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Pastors slam 'Preachers of L.A.' show

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The pastors of many churches demonstrate their faith by serving the community. But now a new reality show on preachers is painting a very different picture, and not everyone is happy with what they're seeing.

A promo for Oxygen's new series called "Preachers of L.A." takes the criticism head on: that the preachers featured are more interested in living like superstars than spreading the word of God.

The show is only two episodes into the new season, but Rev. Michael Faulkner of Harlem's New Horizon Church says he's already seen more than enough.

"These guys are so off the wall they give the Church a bad name, they give preachers a bad name, they give TV a bad name," Faulkner said.

Bishop T.D. Jakes, a bestselling author, film producer and pastor, reminded his Dallas congregation that unlike the preachers on the show, his checking account doesn't get cash from their contributions.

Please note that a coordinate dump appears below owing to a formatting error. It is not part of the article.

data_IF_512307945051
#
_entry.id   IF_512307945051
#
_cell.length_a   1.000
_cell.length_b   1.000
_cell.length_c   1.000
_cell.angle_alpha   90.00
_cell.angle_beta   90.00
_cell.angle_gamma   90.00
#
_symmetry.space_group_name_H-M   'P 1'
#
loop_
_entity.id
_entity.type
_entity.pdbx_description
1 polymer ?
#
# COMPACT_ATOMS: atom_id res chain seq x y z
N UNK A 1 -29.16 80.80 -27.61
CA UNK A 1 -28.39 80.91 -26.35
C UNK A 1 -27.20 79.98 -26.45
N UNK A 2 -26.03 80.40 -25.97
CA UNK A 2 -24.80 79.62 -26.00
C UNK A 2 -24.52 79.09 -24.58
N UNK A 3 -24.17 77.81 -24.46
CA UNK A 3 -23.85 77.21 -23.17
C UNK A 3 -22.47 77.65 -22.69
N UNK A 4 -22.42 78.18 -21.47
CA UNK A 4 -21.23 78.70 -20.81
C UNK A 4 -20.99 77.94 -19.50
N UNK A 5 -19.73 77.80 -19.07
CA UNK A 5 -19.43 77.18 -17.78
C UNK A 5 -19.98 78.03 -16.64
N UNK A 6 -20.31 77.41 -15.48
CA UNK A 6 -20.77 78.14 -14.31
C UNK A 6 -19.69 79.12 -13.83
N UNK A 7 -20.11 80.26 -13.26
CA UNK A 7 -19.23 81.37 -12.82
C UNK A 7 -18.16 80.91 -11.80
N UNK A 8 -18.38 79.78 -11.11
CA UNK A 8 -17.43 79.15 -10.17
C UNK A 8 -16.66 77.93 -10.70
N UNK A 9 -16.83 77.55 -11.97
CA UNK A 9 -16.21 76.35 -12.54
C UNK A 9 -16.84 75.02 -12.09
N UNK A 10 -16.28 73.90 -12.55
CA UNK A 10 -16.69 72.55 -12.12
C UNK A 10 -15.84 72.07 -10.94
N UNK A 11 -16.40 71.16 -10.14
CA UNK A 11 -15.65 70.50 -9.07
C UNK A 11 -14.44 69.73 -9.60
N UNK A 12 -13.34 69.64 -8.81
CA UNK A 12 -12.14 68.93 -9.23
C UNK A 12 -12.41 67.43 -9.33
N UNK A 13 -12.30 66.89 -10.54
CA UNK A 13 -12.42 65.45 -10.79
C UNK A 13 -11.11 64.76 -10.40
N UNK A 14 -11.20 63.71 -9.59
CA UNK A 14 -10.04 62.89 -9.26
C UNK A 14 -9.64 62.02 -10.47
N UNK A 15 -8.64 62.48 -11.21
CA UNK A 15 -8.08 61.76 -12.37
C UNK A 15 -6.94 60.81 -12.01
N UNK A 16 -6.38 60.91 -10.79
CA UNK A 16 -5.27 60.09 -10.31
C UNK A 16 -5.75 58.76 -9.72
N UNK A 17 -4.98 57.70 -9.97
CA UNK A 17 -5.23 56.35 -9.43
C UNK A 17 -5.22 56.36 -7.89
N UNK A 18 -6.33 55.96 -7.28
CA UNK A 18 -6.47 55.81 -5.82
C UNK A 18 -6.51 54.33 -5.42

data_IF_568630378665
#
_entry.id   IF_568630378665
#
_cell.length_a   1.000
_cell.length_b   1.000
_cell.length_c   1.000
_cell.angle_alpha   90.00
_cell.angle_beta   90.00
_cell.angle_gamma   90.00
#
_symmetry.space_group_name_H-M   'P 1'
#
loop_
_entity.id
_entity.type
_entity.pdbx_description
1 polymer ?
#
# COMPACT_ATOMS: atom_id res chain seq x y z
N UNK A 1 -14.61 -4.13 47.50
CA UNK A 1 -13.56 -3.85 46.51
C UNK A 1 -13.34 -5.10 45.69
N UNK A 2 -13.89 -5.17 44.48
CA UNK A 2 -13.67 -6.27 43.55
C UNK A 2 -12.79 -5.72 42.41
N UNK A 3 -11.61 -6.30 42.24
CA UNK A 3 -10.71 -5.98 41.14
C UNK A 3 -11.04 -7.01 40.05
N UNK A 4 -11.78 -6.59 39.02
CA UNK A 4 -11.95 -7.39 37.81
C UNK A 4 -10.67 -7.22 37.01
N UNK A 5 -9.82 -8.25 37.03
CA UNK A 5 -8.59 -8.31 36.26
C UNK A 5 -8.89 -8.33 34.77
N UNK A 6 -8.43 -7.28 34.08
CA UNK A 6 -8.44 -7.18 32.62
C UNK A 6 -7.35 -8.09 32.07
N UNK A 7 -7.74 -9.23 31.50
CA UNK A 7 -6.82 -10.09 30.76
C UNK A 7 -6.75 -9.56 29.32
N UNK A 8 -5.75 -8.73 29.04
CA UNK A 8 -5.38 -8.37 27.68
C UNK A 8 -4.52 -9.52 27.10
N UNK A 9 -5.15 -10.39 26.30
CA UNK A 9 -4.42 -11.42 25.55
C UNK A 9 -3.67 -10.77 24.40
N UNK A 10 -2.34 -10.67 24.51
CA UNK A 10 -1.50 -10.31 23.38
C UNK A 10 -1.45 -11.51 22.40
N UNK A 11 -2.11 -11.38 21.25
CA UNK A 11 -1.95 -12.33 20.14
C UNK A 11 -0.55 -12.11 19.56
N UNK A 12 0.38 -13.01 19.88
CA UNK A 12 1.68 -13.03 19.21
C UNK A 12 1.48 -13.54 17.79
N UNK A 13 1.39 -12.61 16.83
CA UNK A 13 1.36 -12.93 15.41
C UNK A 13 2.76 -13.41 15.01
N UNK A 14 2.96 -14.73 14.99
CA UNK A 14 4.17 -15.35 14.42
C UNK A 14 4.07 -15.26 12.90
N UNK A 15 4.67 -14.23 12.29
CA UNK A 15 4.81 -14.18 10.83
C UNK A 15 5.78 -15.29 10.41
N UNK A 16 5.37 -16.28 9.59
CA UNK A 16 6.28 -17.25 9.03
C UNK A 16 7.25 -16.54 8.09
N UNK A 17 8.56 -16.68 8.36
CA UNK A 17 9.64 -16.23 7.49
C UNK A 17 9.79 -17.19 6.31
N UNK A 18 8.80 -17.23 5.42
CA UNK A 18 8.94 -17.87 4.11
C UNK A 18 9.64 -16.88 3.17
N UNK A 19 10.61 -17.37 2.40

"Now I know you've been watching that junk on TV and I want to tell you right now: not a dime of what you're sowing right now will buy my suit," Jakes said in a recent sermon. "I want you to know my car is paid for, I want you to know I got my house on my own, I want you to know I am not bling bling and I am not shake and bake, I had money when I came to Dallas."

Reverend Faulkner runs youth, family assistance, leadership, and employment programs. He said he is concerned about the show reinforcing negative stereotypes.

"It certainly sends the wrong message for people that are not familiar with it -- the church or African American preachers -- because they just don't know," Faulkner said. "They go 'Oh, everybody's like that' or 'those large churches are like that.' They do not represent the mainstream of the church."

Fox Five reached out to the show's producers through the Oxygen network to ask them about this controversy.

“As pastors’ kids ourselves who have spent most of our lives in and around the faith community, we recognize and appreciate the unique role that pastors play in the lives of their congregations, as well as the pressures that are regularly placed on them and their families,” said executive producers Lemuel Plummer and Holly Carter in an emailed statement. “We think the fascinating personal stories of these powerful, dynamic and very public men of God are truly compelling and deserve to be told, and are very pleased to be working with Oxygen to do so.”

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